Huckleberry Oatmeal Cookies

Growing up, I always had a few friends who would be absolutely disgusted when they took a big bite of a chocolate chip cookie, only to discover that there was not chocolate, only raisins or other fruit. This recipe is not for them. But for those of us who enjoy a treat, without the big sugar rush, these huckleberry oatmeal cookies are the perfect blend of sweet and tart, and to top it off can be made in under 30 minutes.

This recipe makes one dozen extra large cookies or two dozen average cookies, which will store well in an airtight container for up to a week.

Huckleberry Oatmeal Cookies by Raeanne O’Meara.
Credit: Raeanne O’Meara.

Ingredients

1 1/2 cups all-purpose flour

1 1/2 cups quick rolled oats

1/2 teaspoon baking soda

1/4 teaspoon salt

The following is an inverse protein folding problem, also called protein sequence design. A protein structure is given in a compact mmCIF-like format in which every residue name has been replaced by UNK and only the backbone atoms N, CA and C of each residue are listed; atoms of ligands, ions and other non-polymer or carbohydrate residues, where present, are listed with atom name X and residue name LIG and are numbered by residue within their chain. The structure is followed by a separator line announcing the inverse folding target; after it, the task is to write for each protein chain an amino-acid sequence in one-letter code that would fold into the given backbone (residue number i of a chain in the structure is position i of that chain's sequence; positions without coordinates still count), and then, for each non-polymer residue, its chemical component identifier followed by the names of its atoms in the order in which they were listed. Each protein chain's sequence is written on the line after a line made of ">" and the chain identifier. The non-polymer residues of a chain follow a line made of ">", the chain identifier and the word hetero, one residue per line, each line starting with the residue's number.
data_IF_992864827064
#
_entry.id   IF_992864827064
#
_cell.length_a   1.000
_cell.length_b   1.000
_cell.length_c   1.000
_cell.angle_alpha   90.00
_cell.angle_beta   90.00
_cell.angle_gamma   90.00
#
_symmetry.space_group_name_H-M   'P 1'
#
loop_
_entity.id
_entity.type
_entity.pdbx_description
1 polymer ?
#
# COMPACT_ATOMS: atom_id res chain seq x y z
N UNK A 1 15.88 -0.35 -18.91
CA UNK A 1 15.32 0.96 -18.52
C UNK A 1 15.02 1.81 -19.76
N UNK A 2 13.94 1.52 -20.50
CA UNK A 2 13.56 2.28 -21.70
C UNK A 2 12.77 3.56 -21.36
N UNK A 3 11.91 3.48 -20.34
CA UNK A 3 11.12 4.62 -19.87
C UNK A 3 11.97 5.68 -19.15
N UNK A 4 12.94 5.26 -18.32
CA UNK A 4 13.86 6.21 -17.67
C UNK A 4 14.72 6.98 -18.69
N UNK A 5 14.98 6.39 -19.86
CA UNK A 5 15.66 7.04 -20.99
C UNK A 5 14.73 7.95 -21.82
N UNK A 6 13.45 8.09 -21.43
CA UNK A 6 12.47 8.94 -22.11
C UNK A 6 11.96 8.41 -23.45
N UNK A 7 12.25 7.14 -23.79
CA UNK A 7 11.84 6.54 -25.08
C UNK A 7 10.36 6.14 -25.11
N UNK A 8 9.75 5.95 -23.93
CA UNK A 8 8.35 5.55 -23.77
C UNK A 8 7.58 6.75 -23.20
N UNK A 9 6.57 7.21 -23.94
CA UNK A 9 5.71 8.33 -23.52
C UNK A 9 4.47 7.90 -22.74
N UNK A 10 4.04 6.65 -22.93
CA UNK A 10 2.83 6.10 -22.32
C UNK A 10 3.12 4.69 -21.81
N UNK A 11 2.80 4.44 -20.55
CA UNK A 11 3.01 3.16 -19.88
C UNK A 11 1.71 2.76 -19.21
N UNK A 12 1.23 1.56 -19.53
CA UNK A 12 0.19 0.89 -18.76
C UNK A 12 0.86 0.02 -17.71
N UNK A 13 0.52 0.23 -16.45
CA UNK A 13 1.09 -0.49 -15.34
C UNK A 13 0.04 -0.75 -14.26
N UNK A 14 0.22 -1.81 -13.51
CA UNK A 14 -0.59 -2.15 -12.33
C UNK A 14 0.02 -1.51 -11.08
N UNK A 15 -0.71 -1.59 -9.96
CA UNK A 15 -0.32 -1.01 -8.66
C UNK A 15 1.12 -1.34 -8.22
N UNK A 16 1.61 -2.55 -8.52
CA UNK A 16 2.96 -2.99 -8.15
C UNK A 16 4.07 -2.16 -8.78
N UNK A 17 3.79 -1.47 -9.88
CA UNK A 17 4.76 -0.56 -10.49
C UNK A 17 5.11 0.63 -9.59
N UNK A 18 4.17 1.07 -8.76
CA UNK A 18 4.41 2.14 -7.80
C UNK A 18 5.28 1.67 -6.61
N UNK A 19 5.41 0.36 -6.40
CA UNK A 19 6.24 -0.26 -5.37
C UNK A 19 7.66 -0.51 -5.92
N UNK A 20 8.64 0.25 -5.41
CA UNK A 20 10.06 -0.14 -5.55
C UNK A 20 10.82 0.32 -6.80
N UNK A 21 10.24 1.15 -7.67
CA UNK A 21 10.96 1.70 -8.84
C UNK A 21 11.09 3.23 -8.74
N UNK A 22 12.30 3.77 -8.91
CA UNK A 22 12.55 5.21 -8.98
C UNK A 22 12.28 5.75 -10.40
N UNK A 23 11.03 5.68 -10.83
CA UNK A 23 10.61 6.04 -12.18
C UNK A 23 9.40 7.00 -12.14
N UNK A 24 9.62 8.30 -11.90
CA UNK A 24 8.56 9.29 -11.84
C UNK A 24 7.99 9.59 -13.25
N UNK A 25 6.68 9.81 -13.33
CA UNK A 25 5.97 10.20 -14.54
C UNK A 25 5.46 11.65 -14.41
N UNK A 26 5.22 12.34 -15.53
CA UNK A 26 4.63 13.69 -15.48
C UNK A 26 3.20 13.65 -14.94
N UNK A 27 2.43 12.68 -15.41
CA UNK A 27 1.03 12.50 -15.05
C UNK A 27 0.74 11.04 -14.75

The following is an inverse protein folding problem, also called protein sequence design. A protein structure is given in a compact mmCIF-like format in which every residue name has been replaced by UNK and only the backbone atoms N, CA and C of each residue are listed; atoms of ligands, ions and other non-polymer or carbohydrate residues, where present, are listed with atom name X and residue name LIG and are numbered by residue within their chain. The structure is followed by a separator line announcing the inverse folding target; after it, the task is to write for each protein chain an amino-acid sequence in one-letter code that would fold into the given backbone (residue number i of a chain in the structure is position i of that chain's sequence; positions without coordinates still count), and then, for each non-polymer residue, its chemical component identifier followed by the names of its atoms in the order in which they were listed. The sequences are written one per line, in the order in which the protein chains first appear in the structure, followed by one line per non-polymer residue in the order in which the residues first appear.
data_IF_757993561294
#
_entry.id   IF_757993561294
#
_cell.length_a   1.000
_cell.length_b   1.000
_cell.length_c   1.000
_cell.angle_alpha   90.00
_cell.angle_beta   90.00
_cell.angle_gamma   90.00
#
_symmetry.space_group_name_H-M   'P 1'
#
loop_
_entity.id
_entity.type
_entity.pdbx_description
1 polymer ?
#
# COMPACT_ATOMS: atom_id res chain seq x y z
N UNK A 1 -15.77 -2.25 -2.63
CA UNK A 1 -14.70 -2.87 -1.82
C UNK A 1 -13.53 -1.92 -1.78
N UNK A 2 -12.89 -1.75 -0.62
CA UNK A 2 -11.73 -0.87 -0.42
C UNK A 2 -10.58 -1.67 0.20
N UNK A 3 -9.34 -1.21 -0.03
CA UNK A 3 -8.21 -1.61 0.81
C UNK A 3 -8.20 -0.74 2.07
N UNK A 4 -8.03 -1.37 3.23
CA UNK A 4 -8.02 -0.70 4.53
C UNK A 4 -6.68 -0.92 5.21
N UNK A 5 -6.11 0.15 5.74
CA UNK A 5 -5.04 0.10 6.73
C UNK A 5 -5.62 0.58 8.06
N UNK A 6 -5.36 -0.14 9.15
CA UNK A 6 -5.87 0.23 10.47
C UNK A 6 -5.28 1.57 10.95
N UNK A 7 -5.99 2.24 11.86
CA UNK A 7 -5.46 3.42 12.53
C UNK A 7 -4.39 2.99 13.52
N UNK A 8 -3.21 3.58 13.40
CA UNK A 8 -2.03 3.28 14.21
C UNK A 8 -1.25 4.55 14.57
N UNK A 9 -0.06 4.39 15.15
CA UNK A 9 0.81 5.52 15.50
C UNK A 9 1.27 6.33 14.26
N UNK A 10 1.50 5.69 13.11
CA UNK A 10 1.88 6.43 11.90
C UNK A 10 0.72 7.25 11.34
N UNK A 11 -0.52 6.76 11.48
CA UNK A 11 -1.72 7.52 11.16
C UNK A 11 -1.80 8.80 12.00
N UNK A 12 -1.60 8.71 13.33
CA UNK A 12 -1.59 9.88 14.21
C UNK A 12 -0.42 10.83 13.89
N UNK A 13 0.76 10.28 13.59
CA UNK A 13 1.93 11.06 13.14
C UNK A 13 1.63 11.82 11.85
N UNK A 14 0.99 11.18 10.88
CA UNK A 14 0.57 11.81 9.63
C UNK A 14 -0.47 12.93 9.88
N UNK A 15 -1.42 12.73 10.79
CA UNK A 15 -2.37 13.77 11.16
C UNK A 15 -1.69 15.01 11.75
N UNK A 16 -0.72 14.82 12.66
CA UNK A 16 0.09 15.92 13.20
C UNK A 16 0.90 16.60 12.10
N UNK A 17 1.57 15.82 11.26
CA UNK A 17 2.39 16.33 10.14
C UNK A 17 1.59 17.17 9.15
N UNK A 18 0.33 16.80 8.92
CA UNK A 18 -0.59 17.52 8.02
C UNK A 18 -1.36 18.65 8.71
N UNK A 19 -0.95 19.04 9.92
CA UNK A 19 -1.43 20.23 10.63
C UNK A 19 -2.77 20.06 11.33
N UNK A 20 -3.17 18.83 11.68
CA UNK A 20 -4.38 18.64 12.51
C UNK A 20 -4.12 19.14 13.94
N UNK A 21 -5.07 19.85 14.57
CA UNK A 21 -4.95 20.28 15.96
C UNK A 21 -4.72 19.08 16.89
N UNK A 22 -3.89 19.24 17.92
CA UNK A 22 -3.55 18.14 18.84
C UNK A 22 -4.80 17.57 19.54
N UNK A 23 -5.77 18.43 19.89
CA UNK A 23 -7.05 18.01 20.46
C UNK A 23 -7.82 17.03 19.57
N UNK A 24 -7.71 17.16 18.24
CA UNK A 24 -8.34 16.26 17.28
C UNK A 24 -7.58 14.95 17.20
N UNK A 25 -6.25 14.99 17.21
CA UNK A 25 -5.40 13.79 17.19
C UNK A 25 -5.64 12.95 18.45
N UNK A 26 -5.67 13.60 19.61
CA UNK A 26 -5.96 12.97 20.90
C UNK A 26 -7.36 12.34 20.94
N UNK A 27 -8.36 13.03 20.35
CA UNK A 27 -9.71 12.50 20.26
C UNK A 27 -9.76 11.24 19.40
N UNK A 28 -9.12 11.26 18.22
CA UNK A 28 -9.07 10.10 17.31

1/2 cup butter, softened

3/4 cup packed brown sugar

1/2 cup cane sugar

1/4 cup vegetable oil

1 teaspoon vanilla

1 egg

1 1/2 cups huckleberries, fresh or frozen

 

Huckleberry Oatmeal Cookies by Raeanne O’Meara.
Credit: Raeanne O’Meara.

Method

Preheat oven to 375 degrees Fahrenheit. Prepare two baking sheets by lining with parchment paper.

In a medium bowl, combine flour, rolled oats, baking soda and salt. In a large bowl, mix softened butter, both sugars and vegetable oil, and cream together. Add vanilla and egg and beat until smooth. Mix half the dry ingredients into the wet with a wooden spoon, and then combine the second half of dry ingredients in with the wet. Once all the ingredients are thoroughly combined, gently fold in the huckleberries, being careful to avoid crushing them (if using frozen huckleberries, you do not need to let them thaw before use).

Scoop cookie dough onto the parchment paper lined baking sheet. Press the balls down to about one inch thick and then place the baking sheet into the preheated oven. Bake for 12 to 13 minutes for a moist cookie, or 15 minutes for a crisp cookie. When the baking sheet comes out of the oven, leave the cookies to cool on the baking sheet for at least 15 minutes as they will fall apart if still warm.

Cookies and tea. Credit: Raeanne O’Meara.
Credit: Raeanne O’Meara.